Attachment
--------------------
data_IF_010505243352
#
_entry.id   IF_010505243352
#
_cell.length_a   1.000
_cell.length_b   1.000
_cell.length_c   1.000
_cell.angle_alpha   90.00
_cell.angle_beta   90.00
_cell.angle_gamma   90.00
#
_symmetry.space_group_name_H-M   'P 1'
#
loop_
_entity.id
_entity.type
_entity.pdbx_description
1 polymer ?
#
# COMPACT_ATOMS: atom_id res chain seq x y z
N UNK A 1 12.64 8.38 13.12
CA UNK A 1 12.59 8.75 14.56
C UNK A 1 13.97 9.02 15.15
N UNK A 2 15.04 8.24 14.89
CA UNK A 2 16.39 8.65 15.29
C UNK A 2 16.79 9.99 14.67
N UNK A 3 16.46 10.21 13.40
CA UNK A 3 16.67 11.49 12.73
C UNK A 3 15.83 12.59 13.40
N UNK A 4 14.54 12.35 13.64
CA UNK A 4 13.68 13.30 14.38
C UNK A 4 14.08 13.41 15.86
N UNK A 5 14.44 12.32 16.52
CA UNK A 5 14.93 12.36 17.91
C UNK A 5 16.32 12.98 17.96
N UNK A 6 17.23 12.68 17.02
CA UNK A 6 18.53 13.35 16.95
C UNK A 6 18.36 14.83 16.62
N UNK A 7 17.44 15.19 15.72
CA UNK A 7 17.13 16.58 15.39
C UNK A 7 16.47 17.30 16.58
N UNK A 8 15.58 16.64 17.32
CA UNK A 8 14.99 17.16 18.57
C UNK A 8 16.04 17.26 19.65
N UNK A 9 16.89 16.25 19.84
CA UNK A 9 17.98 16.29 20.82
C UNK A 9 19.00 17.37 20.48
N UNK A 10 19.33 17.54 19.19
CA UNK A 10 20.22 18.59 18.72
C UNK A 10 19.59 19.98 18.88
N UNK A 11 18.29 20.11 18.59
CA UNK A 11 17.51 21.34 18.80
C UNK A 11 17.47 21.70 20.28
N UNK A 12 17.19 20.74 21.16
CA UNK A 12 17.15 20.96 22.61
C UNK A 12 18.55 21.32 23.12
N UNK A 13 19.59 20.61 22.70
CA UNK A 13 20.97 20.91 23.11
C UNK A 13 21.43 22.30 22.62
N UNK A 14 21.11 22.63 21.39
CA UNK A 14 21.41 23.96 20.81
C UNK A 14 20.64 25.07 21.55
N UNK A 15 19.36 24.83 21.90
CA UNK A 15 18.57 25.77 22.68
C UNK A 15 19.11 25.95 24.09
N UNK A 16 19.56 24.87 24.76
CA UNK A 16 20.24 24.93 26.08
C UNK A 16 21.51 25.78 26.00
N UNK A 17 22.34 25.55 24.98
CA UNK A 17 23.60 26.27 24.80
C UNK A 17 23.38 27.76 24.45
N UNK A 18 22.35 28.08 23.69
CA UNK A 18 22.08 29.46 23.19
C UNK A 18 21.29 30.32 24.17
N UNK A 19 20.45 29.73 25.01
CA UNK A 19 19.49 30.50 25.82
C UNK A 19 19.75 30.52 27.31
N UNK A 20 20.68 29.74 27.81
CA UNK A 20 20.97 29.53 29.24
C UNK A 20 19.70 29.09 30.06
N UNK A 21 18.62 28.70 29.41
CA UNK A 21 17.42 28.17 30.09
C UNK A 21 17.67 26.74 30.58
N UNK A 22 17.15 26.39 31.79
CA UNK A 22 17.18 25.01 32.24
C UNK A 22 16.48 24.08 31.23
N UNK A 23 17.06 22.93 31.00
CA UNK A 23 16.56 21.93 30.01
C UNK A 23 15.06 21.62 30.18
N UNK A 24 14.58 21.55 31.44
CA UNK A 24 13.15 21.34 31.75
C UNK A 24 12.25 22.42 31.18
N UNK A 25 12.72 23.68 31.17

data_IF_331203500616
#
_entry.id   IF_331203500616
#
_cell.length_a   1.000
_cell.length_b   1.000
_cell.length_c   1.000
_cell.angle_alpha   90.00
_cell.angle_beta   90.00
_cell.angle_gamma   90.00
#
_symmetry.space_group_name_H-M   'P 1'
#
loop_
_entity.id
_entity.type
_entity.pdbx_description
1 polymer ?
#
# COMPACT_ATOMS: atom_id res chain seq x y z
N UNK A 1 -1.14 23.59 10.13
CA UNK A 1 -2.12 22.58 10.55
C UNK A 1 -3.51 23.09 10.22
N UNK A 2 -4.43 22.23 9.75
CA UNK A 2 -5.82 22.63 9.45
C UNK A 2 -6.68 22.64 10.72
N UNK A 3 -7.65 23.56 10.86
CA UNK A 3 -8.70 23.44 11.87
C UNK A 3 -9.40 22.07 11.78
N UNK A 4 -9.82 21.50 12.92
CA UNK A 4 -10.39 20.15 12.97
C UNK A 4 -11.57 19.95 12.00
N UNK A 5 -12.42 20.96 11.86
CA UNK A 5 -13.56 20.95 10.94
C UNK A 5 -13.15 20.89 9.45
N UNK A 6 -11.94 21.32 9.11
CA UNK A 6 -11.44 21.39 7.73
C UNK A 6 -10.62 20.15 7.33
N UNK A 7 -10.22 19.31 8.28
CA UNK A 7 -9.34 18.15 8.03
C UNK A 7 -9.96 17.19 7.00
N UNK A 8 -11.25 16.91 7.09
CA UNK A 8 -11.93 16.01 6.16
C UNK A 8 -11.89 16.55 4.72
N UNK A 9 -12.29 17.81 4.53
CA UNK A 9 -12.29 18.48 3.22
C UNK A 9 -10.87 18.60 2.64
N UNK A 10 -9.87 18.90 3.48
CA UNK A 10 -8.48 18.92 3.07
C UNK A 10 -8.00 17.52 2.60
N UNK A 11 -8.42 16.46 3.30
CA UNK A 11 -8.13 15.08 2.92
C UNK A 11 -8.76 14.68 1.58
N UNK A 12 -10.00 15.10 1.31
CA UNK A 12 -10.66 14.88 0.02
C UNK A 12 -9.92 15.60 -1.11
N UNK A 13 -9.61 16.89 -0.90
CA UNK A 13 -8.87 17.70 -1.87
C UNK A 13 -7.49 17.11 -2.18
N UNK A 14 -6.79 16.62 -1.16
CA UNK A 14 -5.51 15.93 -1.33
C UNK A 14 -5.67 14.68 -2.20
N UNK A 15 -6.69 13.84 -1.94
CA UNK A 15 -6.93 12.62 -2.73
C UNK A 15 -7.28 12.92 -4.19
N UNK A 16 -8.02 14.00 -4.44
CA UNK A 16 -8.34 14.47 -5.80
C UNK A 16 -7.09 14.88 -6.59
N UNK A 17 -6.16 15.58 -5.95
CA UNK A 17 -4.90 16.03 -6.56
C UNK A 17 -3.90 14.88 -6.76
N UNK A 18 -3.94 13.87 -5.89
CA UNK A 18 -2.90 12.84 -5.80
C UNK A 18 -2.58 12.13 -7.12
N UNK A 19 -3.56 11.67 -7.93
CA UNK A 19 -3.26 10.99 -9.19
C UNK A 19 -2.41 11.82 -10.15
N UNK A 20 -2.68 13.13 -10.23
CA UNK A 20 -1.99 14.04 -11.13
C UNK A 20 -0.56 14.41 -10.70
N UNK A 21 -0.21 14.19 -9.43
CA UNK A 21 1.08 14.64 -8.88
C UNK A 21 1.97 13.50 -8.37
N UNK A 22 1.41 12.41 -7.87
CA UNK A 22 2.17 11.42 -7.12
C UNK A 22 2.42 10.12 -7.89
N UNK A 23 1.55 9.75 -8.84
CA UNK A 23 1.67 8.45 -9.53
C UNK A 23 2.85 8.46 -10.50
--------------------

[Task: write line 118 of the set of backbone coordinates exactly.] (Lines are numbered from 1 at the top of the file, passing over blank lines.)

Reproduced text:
CA UNK A 2 -5.82 22.63 9.45